Staff do most of their work on one desktop computer in their one office Students have one laptop computer and it spends 90% of the time in their hall bedroom If we are going to support smartphones everyone has to have the same device The university has to own the device in order to lock it down and secure our data Data contracts for mobile web access are scarily expensive To use mobile devices in education, we get a grant from JISC and spend 90% of it on kit before we get started
This 12 month old has no preconceptions, she hasn’t got to unlearn everything. We do... Staff work in the office, at home, on the move, over lunch, in the bath! Anyone who knows academics knows that actually they always have. Our students have a laptop, and a smartphone, and a games console, and an iPod. They’ll use any device that comes to hand – that they carry with them or which is built into the furniture around them. 3G data contracts are cheap and will soon be as common as fixed line broadband Everybody has a different device. People will choose their favourite and provide it for themselves Security is about user education and incentivisation, not technical measures Everything we do must be cheap.
VPNs Terminal servers These are very useful services – but these aren’t good long term solutions for mobile. For example, they break if your connection drops for a second. What VPNs and terminal servers really are is an attempt to perpetuate desktop thinking. An attempt to extend the office beyond the office. We’ll takes our existing desktop solution and bolt-something on, then call that a mobile solution. Rather than letting people out to enjoy the lawn, we’ll build the David Brent Garden Playpen, and miss the point. Bolt-ons are ugly. Unpleasant, frustrating, and unproductive. They don’t work they way people want to work.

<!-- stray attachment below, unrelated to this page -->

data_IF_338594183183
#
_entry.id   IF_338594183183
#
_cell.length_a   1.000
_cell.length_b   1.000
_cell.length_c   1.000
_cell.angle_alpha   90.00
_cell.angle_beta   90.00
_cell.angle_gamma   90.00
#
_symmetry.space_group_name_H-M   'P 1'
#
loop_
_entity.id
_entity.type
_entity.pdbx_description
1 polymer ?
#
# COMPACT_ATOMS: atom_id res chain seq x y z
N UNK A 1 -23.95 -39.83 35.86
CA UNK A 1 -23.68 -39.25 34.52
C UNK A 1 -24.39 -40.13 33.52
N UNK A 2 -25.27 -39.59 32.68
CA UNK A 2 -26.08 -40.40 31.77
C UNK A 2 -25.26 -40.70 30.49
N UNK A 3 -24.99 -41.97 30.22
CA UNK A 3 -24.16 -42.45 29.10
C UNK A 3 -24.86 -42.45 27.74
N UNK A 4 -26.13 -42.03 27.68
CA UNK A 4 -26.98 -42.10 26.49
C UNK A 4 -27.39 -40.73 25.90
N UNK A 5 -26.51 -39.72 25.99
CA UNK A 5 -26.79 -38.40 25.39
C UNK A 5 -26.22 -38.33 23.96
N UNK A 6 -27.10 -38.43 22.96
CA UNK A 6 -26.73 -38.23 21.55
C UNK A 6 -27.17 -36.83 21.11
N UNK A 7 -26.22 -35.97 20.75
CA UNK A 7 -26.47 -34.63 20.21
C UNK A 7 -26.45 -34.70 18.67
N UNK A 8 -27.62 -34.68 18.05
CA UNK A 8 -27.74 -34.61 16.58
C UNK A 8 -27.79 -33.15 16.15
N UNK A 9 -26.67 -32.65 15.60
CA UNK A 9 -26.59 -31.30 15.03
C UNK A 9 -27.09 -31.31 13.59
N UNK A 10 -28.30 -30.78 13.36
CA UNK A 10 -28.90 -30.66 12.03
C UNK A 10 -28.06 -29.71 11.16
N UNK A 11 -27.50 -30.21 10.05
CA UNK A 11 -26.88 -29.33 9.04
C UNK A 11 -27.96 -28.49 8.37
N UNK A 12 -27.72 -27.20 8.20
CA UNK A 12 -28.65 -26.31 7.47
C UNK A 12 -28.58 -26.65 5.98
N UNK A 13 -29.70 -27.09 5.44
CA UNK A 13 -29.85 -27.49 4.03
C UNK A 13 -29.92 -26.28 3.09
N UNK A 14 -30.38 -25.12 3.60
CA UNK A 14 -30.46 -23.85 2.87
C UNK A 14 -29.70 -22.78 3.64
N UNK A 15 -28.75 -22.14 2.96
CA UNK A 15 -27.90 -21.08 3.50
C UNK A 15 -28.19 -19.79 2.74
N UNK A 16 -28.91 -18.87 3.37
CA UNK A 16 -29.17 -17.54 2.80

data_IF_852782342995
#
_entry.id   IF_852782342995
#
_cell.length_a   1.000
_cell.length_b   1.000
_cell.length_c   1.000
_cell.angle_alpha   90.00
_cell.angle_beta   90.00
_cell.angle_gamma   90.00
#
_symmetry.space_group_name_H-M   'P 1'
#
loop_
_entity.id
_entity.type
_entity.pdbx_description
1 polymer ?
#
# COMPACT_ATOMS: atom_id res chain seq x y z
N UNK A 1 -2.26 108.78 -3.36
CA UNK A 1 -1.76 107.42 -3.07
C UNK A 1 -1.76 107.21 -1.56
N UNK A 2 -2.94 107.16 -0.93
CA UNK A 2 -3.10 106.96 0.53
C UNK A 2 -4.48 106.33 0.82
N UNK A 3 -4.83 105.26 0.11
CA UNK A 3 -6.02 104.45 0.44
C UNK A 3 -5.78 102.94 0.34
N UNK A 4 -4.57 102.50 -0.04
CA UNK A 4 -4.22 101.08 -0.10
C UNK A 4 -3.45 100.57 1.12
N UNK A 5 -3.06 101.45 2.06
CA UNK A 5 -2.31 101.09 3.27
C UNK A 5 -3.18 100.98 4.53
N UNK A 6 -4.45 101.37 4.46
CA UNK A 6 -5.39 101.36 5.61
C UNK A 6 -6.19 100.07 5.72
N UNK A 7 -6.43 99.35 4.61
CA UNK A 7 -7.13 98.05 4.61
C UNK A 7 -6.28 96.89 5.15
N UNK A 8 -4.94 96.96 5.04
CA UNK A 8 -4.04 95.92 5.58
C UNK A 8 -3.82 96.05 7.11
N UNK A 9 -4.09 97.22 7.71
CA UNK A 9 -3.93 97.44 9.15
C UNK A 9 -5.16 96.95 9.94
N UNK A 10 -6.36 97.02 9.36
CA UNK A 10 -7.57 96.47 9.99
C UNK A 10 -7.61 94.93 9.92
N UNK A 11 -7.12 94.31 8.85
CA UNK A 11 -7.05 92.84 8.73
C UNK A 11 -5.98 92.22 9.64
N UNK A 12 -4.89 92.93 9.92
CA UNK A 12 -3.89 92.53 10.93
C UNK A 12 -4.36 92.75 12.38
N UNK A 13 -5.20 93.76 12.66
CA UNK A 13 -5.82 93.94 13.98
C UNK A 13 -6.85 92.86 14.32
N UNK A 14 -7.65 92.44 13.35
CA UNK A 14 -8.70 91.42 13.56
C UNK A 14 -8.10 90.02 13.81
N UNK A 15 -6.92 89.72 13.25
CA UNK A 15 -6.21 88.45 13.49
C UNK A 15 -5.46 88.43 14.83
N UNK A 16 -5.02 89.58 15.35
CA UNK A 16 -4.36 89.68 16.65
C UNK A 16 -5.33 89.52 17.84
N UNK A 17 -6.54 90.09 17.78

No one dominant platform. It’s like PCs were in the 80s. Anything can – and does - happen User interface is different – touch not click (you can get remote desktop clients for the iPad, but using a multitouch device as a window to a point and click interface is pretty horrible) Native applications on each smartphone platform are far better than the third party apps. Software + hardware + services, all designed to work together. Apps must understand the data (eg calendar app on your phone understands you have a meeting and vibrates in your pocket to remind you).
Developed by ILRT at Bristol thanks to a JISC rapid innovation bid. Mike Jones lead developer here today. Web app for smartphones. Bus timetables, maps of campus, todays events, contact directory, service status The real challenge was getting hold of the data Find the data get it exposed as raw data in a simple format Not just our map, students want our location data in Google Maps Not just their timetable in the portal, but their timetable as an iCal feed If we can make the data usable on smartphones, we can use it on our display screens in the foyer, in the portal, etc
In future, we don’t want to scramble around finding the data, using screen scraping and other tricks in order to present it for mobile use. When we are choosing and designing systems, think about the data formats your data is exposed in. Think about this next time you a choosing your VLE, your Calendar, your Purchasing System - every system.
The standards circled in the top right corner have the right combination of: - being widely deployed (and hence benefiting from positive network effects) on different platforms - having multiple implementations available from different manufacturers
A manifesto for mobile IT
A manifesto for mobile IT Nick Skelton Eduserv Symposium 13 th May 2010 @nick_skelton http://seis.bris.ac.uk/~ccnjs Image http://picasaweb.google.com/lh/photo/FupiMEEKPG0wT-ZZufhhqQ
How we need to think flickr.com/photos/gnt/3518267115/
What we used to build flickr.com/photos/bobleckridge/2849700041
Mobile is different to desktop <ul><li>No single dominant platform </li></ul><ul><li>Touch interface not click </li></ul><ul><li>Personal, intimate technology </li></ul><ul><li>Context – time, location </li></ul><ul><li>Built-in apps preferred to third-party apps </li></ul><ul><li>Meaning of data matters </li></ul>
Mobile Campus Assistant http://mca.ilrt.bris.ac.uk/
Building services for mobile Data exposed in open or industry standard formats web interface using standard HTML only web interface Works on PCs ...and tablets, smartboards... ...and phones, ebook readers, TVs, MP3 players...
Choosing the right standard Proprietary format, single supplier Free / open source, unpatented, ISO standard Patent licensed on RAND terms, available from multiple suppliers Widely used Unused Wifi PDF ActiveSync IMAP Skype Lotus Notes MP3 Ogg Vorbis RSS iCalendar SyncML TCP/IP Blackberry HTML